Transition Advice

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Last week at dinner Paul and I were talking about how much I had learned my first year post grad. I honestly thought it wouldn’t be much different because I worked at a PR firm or company every year during college. #LiesITellMyself
Your first year in the real world is such an exciting learning opportunity, but I noticed that college courses and even mentors didn’t give me as much honest advice as I needed. I’ve gotten a few requests for some transition advice, so I thought I would share the 5 tips that I think got me through this past year.
Learn from my mistakes and then you can feel free to take everything with a grain of salt! I know all industries are different, and what works for me may not work for everyone. However, I think these 5 things can be seen across the board and if all else fails I share my favorite work shoes in here somewhere!
1. Learn to Network

I used to think networking was just sitting down for coffee with my career idol and them telling me they would love to hire me. Earth to delusional Katey. 
My sophomore year of college I was sending out e-mails that I thought were good networking ones and wasn’t getting any responses. I was freaking out and wondering if I had to change my major. I kept calling my dad and asking why so and so wouldn’t respond. He gave me the harshest, and best advice I have ever received. 

“Katey, you have to assume that if someone has your dream job they don’t have time to sit down for coffee and give out free advice.”
I cried for 5 seconds in shock my dad told me that and then got my act together. Because of his advice I learned that networking boils down to a mutually beneficial relationship. 

Instead of drafting an e-mail asking for advice, offer to help. Instead of expecting advice, show you are willing to earn it. Not only do you stand out from every other applicant and employee, but the person you are wanting to connect with will want to go out of their way to help you. When you reach out with no expectations but the willingness to work, your determination is seen as something a company not only wants, but needs. 
I started to change my e-mails to stating that I would love to volunteer on any projects they needed assistance with. A lot of professors also have freelance projects going on at the same time, so help them! It is the easiest resume builder and you’ll be put in contact with people in the field you want to work in. Most of the time people will be so glad you asked to help, that they will skip you assisting a project and just head to Starbucks to chat over a White Chocolate Mocha!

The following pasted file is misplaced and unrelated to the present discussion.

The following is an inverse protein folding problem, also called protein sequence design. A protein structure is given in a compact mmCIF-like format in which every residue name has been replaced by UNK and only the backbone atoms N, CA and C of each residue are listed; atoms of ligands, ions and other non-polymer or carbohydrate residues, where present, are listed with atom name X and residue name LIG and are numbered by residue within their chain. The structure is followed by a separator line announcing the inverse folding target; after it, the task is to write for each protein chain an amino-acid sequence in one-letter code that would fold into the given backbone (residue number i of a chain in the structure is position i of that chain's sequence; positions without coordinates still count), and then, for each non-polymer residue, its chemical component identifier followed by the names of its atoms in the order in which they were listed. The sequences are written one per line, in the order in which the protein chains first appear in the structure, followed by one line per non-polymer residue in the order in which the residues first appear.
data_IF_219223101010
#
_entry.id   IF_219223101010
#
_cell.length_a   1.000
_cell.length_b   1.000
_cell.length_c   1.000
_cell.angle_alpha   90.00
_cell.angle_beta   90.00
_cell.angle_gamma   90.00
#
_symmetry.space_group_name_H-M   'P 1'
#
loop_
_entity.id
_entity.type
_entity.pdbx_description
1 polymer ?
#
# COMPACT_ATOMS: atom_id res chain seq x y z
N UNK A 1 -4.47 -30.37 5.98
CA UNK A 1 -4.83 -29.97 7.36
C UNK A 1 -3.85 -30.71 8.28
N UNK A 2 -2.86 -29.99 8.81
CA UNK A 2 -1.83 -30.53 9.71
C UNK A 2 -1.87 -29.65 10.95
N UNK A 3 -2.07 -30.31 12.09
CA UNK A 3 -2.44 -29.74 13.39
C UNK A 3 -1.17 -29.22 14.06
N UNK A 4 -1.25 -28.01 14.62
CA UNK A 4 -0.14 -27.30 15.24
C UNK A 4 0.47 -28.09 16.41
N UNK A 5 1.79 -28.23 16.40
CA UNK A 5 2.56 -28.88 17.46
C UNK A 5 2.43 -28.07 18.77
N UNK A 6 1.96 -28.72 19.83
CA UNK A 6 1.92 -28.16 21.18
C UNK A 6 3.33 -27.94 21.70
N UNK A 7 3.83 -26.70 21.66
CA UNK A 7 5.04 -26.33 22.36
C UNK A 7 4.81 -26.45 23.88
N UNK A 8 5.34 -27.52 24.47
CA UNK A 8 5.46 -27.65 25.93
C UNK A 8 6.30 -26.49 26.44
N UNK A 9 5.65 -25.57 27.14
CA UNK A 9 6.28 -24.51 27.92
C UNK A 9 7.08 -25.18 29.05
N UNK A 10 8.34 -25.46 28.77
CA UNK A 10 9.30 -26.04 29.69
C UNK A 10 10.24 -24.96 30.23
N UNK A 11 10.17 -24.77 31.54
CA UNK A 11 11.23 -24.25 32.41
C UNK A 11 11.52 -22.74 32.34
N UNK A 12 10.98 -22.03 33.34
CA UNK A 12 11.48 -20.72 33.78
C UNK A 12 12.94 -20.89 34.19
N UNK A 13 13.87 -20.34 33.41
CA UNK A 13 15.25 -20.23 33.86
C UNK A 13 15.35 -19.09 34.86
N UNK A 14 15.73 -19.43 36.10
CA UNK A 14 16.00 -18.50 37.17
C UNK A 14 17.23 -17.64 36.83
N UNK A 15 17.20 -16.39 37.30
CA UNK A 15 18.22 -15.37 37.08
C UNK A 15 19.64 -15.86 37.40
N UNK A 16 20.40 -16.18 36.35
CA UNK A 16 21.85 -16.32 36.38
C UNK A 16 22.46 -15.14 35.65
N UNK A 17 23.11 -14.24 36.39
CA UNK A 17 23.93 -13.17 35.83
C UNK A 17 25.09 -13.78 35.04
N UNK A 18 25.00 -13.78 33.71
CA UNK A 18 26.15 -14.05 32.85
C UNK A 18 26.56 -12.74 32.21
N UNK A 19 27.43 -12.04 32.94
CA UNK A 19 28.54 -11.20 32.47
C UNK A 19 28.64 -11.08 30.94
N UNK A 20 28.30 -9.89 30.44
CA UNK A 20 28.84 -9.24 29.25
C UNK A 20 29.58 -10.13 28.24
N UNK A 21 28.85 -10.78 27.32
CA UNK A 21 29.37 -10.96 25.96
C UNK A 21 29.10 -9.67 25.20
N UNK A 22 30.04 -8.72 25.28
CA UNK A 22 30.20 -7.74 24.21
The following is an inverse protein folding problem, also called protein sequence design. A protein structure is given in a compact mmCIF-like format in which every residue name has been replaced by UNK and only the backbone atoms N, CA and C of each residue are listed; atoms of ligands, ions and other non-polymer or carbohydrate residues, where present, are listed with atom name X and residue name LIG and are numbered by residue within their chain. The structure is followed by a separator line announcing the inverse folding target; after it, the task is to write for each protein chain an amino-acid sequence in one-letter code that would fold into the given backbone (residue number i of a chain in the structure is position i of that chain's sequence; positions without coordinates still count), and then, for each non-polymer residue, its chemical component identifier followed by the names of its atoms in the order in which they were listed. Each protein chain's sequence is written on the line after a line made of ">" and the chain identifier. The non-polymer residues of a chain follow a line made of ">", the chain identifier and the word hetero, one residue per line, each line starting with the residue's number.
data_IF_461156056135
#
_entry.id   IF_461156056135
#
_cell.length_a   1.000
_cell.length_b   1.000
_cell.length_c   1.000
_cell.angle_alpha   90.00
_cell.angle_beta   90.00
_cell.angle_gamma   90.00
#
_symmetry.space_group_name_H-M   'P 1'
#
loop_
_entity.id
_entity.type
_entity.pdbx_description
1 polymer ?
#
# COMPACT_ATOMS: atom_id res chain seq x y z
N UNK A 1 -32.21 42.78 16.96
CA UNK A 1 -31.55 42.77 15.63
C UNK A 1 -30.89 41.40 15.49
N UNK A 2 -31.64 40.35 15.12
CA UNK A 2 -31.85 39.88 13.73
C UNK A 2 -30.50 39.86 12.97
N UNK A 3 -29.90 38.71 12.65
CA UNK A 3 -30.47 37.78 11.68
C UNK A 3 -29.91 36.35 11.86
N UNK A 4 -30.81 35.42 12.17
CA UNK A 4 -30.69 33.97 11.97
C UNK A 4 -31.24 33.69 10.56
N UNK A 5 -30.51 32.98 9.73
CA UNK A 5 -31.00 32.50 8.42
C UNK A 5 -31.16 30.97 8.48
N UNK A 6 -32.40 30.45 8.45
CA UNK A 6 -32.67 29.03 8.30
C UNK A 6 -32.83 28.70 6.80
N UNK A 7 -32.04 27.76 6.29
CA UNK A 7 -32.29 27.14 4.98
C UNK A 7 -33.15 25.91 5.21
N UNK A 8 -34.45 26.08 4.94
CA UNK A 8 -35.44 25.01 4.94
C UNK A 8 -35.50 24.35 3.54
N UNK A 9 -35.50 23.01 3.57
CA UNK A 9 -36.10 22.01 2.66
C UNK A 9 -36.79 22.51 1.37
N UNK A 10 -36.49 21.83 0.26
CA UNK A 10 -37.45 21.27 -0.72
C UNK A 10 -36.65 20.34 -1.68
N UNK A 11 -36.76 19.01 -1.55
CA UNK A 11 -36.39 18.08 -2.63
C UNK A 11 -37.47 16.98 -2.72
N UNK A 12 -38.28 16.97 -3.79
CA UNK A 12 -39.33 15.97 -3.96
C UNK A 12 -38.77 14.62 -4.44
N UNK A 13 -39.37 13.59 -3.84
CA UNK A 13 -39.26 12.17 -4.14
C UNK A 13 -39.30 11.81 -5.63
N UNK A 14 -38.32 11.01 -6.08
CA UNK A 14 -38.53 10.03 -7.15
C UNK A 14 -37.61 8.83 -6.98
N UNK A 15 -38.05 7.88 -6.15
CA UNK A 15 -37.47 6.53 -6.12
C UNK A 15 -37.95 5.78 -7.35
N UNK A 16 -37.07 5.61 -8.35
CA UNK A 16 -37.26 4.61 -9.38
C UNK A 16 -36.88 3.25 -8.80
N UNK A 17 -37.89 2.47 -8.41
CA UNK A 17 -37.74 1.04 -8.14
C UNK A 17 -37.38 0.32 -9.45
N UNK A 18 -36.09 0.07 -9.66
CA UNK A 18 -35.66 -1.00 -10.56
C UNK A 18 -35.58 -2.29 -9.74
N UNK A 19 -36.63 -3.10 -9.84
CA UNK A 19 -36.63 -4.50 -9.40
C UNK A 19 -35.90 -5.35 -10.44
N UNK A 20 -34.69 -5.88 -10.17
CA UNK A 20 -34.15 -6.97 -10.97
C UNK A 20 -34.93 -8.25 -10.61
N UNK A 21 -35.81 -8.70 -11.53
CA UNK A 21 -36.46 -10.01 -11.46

2. Apply to a smaller company

If you got a degree in something you now realized you can’t stand, or you need a change, don’t worry. You’re like most of America. Just head to a smaller company, first! We all know that major companies put the resumes through a software searching for specific degrees, so I wouldn’t even start there. If you have a business degree and want to be a journalist, don’t head straight for the Dallas Morning News. Yes, you may take a huge pay cut, or you may even have to intern for free. However, building your resume is so much more valuable than being unemployed for 6 months searching for a break in the industry. A smaller company will give you the interview opportunity to explain your change of heart, and they can really get a feel for you. If you want to work in PR head to a boutique firm. The great thing about working for a smaller company is that you’ll get more hands on experience with projects than you would at a larger company [they always need more hands on deck] so you’ll really be able to see if this is what you want. If you still aren’t dead set on a smaller company, try a non profit organization. If you work in fundraising I promise they won’t turn you down trying to launch a new marketing campaign. They will gladly take your projects, and you have just created a new portfolio for a new job. 
3. Get a realtor
Find a realtor who makes a commission from the apartment company or find an apartment locator service. They are free and save you so much time. I signed on the first apartment I saw because google was stressing me out.
It’s impossible to say, “I only want to pay this much, but need wood floors and a large bathroom” on a search engine. Tell a realtor and he can quickly tell you if your expectations are unrealistic or if he can find you a place. They also know of better deals going on in apartments that aren’t broadcasted on the internet. Apartments like to be at full capacity and locators know exactly how many open rooms are at each one.